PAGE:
Saturday you were one month old. You nestled against me, one arm thrown companionably over my right breast, your feet pressing into my hand. When I spoke, your irises rolled toward the top of your head, looking for the source of my voice. Though I wish you were still safe inside me instead of running with the NICU’s fast crowd—digesting milk and developing a fondness for benzodiazepenes while your contemporaries bob lazily in their amniotic cocktail—part of me feels lucky to have these extra months with you. I would willingly give them up to ensure your health, but as that has not been presented to me as an option, I might as well enjoy this stolen time with my daughter of the softly furred shoulders.
On Thursday, my little gosling, the honking of your air leak had grown impossible to ignore, and your too-small breathing tube was removed. It was determined that as long as it was out, you ought to be given a chance to breathe without the ventilator, via CPAP. A hat was pulled onto your head and the attached straps used to secure a piece of tubing, a pair of prongs pressed into your nostrils, like so:
You were horrified. First we take a TUBE out of your THROAT, and then we strap some contraption into your NOSE? No. NO. Absolutely, a thousand times, NO.
You raised your hands and used them to push desperately at the tubing, all the while screwing your face into an expression of fury. More importantly, you clamped down with your chest, refusing to breathe and fighting every artificial breath the machine attempted to give you. Your oxygen saturation dropped, and then dropped lower still. Your nurse called for the practitioner and there was much sighing and headshaking by the respiratory therapist. You weren’t doing well, she said—snottily, I thought, fighting both my tears and an urge to force plastic tubes up her nostrils to see how she liked it. “Not doing well” was a phrase I had heard applied to you before, but this time it meant not that you were ill, but that you were failing, and I took exception.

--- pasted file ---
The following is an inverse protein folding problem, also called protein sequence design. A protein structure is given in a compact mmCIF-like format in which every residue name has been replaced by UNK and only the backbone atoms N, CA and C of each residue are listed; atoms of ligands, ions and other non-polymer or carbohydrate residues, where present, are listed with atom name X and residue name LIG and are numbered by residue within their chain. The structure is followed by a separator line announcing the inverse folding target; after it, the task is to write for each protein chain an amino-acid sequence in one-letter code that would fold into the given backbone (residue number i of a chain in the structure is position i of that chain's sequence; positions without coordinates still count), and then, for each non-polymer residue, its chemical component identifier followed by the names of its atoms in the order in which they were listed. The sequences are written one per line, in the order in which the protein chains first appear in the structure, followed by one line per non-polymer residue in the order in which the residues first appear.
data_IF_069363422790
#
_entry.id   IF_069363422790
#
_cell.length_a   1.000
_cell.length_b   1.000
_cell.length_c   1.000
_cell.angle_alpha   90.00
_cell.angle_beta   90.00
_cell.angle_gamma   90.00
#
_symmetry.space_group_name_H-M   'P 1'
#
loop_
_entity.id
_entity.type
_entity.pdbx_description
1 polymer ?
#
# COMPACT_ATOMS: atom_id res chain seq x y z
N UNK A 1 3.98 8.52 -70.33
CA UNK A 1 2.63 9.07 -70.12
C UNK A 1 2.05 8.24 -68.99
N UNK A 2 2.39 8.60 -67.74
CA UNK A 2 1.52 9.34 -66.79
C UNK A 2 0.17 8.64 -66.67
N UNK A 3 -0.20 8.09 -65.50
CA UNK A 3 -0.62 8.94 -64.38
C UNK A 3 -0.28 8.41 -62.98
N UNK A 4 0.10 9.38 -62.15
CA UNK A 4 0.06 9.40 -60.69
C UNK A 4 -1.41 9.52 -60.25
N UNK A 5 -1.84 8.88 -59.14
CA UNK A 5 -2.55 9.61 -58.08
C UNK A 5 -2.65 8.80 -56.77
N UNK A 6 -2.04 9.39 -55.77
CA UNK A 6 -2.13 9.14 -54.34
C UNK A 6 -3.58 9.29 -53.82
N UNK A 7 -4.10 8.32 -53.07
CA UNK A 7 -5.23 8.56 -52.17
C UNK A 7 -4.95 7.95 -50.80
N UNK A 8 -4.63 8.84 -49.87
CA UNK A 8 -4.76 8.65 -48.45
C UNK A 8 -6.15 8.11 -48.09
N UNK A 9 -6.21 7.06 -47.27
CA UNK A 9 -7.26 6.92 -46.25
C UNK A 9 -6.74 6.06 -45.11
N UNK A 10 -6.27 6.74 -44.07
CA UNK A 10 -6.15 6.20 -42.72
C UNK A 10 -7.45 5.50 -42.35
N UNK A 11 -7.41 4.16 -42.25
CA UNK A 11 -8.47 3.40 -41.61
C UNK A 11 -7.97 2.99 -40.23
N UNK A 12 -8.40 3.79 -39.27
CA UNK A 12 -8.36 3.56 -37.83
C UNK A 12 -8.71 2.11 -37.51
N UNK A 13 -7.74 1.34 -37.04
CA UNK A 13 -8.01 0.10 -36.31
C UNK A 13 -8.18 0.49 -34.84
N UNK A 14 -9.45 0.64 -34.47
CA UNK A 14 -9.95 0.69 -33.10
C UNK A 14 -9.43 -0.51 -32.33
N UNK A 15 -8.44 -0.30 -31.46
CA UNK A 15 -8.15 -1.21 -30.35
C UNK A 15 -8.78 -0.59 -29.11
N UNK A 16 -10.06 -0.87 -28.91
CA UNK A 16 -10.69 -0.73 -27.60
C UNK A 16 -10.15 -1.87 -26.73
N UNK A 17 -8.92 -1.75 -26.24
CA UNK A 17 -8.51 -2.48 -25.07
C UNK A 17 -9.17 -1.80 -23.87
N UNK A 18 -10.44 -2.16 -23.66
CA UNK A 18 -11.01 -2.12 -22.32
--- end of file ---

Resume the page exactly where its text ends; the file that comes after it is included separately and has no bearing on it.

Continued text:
It has been a long month for the both of us. I am nearly thirty years old, and there are nights when the unfairness of it all makes me want to lie on the floor and scream; at only thirty weeks, I thought you could be forgiven a fit of pique. While the nurses prepared for reintubation, I moved to the other side of the isolette and put my hands through the portholes to cup your head and feet. You were calming down, now, and taking a few breaths. I told you what a good job you were doing, in the same soothing voice I plan to use someday when helping you through things more complicated than breathing, things like bicycle riding and unrequited love. You began to breathe, breathe, breathe, and stop….and then breathe, breathe, breathe, and stop.
“You have to keep doing it,” I said, rubbing your feet to remind you.
Breathe, breathe, breathe, and stop…I massaged your toes, and could feel you thinking What, the lungs-in-and-out thing? I just DID that.
How exhausting it must seem: in and out, in and out, FOREVER. By now you were keeping your oxygen saturation in the low 80s, but it wasn’t enough, and the nurse practitioner disconnected the CPAP and pulled you from the isolette. She tipped your head back and swiftly slid a tube down your throat, larger this time to correct the air leak.
Back on the ventilator and doped up on Ativan and paralytics, your eyes drifted open. My good, sweet baby.
I promise you, it will get easier. All of this will get easier. It seems impossible, but someday your breath will be effortless, unnoticed. Someday we’ll both take it for granted. Until then, though, I will be right here, applauding your efforts and wishing I could do this for you. I suspect this is only the first in a long line of similar wishes.